CT colonoscopy, also known as virtual colonoscopy, is a specialized CT scan which provides a detailed view of the colon. Virtual colonoscopy is minimally invasive and does not require anesthesia unlike conventional colonoscopy.
Colorectal cancer is the second leading cause of cancer-related deaths in the United States. Overall, the lifetime risk of developing colorectal cancer is about 1 in 20. The major reason for performing CT colonoscopy is to check for polyps or cancers in the colon. Polyps are growths that arise from the inner lining of the intestine. Some polyps may grow and turn into cancers. CT colonoscopy is used to find polyps in their early stages, so that they can be removed before cancer has had a chance to develop.
For the 24 hours prior to the exam, do not eat solid food. Drink only clear liquids like juice, tea, black coffee, cola or broth, and avoid dairy. After midnight the night before the exam, do not eat or drink anything. You will take a laxative medicine the night before the exam and a cleansing enema in the morning a few hours before your appointment.
You should wear loose, comfortable clothing, avoiding garments that have zippers, belts, or buttons made of metal. You may be asked to wear a gown during the procedure. You will be asked to remove keys and jewelry from the area being scanned.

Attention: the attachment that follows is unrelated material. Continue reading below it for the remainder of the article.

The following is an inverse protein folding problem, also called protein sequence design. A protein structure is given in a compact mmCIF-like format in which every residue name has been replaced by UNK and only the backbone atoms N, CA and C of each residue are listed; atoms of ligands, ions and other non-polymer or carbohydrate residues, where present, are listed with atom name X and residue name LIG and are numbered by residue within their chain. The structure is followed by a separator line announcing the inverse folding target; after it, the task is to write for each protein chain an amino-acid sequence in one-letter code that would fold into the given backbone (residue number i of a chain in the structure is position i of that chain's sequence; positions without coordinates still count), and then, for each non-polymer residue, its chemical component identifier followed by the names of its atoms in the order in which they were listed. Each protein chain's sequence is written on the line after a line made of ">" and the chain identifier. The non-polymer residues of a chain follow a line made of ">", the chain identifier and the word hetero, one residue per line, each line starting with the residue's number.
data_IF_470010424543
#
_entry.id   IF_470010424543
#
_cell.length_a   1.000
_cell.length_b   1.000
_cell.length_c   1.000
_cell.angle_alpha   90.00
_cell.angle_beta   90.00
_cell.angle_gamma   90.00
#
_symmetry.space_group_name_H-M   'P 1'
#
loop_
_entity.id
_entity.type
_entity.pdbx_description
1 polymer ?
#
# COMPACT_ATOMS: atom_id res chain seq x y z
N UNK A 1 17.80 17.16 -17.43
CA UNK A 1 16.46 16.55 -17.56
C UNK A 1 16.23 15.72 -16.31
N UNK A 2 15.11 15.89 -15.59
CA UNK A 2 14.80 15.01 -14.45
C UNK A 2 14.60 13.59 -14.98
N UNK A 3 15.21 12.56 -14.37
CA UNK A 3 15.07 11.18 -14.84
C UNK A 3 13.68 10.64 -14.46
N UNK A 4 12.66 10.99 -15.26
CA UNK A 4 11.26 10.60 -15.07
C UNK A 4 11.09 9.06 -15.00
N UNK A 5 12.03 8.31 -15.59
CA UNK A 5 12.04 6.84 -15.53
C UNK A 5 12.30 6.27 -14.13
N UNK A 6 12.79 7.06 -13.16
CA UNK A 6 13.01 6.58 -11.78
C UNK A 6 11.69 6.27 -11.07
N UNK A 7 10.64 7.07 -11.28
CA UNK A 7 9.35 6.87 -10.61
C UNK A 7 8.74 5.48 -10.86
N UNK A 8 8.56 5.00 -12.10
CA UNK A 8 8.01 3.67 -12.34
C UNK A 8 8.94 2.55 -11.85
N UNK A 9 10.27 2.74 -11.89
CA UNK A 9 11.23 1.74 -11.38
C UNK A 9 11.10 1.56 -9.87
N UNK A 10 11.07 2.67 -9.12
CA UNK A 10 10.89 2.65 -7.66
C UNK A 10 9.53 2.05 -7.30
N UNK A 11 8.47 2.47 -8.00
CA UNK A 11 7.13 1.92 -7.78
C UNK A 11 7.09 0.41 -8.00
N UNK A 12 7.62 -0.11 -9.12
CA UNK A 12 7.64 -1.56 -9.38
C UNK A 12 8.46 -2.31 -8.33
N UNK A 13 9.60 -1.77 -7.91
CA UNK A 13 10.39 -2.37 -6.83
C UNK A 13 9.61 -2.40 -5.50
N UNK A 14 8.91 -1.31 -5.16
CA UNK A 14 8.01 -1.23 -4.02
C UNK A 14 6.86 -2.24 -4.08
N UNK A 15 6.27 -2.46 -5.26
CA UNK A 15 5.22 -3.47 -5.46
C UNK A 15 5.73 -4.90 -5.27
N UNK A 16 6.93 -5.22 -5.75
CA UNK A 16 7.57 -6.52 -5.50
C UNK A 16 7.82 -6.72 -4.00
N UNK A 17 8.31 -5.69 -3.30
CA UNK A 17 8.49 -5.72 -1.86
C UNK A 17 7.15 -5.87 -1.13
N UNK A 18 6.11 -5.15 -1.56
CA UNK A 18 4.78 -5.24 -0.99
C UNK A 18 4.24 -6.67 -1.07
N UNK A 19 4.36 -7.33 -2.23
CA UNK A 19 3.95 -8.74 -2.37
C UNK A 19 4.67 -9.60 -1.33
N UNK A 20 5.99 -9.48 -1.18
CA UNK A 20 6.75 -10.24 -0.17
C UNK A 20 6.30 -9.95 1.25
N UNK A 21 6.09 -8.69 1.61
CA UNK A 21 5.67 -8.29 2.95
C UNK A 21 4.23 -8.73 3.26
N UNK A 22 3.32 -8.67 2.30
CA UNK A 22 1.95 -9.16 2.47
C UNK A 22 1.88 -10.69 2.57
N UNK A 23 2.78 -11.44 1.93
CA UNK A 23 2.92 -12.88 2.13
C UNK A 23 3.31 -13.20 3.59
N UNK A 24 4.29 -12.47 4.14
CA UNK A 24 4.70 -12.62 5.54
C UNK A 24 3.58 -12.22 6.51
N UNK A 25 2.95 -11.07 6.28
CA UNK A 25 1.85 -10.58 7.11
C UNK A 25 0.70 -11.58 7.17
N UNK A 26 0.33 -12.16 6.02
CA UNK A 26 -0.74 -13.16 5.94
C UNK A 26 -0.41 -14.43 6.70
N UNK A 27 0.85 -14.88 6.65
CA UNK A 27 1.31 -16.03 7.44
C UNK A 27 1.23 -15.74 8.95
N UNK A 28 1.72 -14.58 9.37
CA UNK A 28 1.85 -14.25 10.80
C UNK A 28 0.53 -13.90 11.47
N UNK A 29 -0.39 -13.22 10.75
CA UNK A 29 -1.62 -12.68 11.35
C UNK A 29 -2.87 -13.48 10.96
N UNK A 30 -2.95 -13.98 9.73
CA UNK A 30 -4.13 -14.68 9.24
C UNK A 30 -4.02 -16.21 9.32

Women should always inform their physicians and the technologist if there is any possibility of pregnancy.
The technologist begins by positioning you on the CT examination table, usually lying flat on your back or less commonly, on your side or on your stomach. A small, flexible tube will be passed into your rectum to allow air to be gently pumped into the colon using a hand-held squeeze bulb.
Sometimes a retention balloon is inflated on the rectal tube to help keep the tube positioned correctly. Next, the table will move through the scanner.
Patients are asked to hold their breath for about 15 seconds before turning over and lying on their back or side for a second pass that is made through the scanner. Once the scan is done, the tube is removed. The entire examination is usually completed within 30 minutes.